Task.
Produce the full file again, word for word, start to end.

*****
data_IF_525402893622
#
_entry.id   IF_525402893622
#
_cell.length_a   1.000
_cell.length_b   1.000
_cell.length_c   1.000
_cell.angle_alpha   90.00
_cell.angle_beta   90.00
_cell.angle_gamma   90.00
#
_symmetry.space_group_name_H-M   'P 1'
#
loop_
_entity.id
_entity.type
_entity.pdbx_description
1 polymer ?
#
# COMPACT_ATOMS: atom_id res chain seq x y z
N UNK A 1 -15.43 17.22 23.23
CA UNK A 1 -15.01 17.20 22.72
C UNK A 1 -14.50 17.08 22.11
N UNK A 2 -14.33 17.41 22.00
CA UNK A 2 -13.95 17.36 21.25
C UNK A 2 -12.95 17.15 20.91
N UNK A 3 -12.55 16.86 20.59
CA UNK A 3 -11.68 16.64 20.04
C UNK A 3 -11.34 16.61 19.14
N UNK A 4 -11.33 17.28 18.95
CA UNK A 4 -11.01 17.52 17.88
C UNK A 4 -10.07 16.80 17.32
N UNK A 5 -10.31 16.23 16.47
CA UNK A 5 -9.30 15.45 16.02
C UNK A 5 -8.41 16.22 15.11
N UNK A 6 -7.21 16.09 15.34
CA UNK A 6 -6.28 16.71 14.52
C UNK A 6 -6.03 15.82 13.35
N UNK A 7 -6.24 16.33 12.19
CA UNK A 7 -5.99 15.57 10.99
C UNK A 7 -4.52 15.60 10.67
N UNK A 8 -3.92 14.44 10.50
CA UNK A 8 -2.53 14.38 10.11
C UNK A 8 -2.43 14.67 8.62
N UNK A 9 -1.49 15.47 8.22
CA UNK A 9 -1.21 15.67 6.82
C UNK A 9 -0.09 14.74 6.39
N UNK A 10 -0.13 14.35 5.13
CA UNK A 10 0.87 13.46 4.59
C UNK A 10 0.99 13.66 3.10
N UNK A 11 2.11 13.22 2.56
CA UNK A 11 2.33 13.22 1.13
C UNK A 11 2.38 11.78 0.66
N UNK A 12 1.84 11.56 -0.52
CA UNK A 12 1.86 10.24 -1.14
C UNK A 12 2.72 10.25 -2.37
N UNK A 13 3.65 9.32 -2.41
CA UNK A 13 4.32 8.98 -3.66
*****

data_IF_525402893622
#
_entry.id   IF_525402893622
#
_cell.length_a   1.000
_cell.length_b   1.000
_cell.length_c   1.000
_cell.angle_alpha   90.00
_cell.angle_beta   90.00
_cell.angle_gamma   90.00
#
_symmetry.space_group_name_H-M   'P 1'
#
loop_
_entity.id
_entity.type
_entity.pdbx_description
1 polymer ?
#
# COMPACT_ATOMS: atom_id res chain seq x y z
N UNK A 1 -15.43 17.22 23.23
CA UNK A 1 -15.01 17.20 22.72
C UNK A 1 -14.50 17.08 22.11
N UNK A 2 -14.33 17.41 22.00
CA UNK A 2 -13.95 17.36 21.25
C UNK A 2 -12.95 17.15 20.91
N UNK A 3 -12.55 16.86 20.59
CA UNK A 3 -11.68 16.64 20.04
C UNK A 3 -11.34 16.61 19.14
N UNK A 4 -11.33 17.28 18.95
CA UNK A 4 -11.01 17.52 17.88
C UNK A 4 -10.07 16.80 17.32
N UNK A 5 -10.31 16.23 16.47
CA UNK A 5 -9.30 15.45 16.02
C UNK A 5 -8.41 16.22 15.11
N UNK A 6 -7.21 16.09 15.34
CA UNK A 6 -6.28 16.71 14.52
C UNK A 6 -6.03 15.82 13.35
N UNK A 7 -6.24 16.33 12.19
CA UNK A 7 -5.99 15.57 10.99
C UNK A 7 -4.52 15.60 10.67
N UNK A 8 -3.92 14.44 10.50
CA UNK A 8 -2.53 14.38 10.11
C UNK A 8 -2.43 14.67 8.62
N UNK A 9 -1.49 15.47 8.22
CA UNK A 9 -1.21 15.67 6.82
C UNK A 9 -0.09 14.74 6.39
N UNK A 10 -0.13 14.35 5.13
CA UNK A 10 0.87 13.46 4.59
C UNK A 10 0.99 13.66 3.10
N UNK A 11 2.11 13.22 2.56
CA UNK A 11 2.33 13.22 1.13
C UNK A 11 2.38 11.78 0.66
N UNK A 12 1.84 11.56 -0.52
CA UNK A 12 1.86 10.24 -1.14
C UNK A 12 2.72 10.25 -2.37
N UNK A 13 3.65 9.32 -2.41
CA UNK A 13 4.32 8.98 -3.66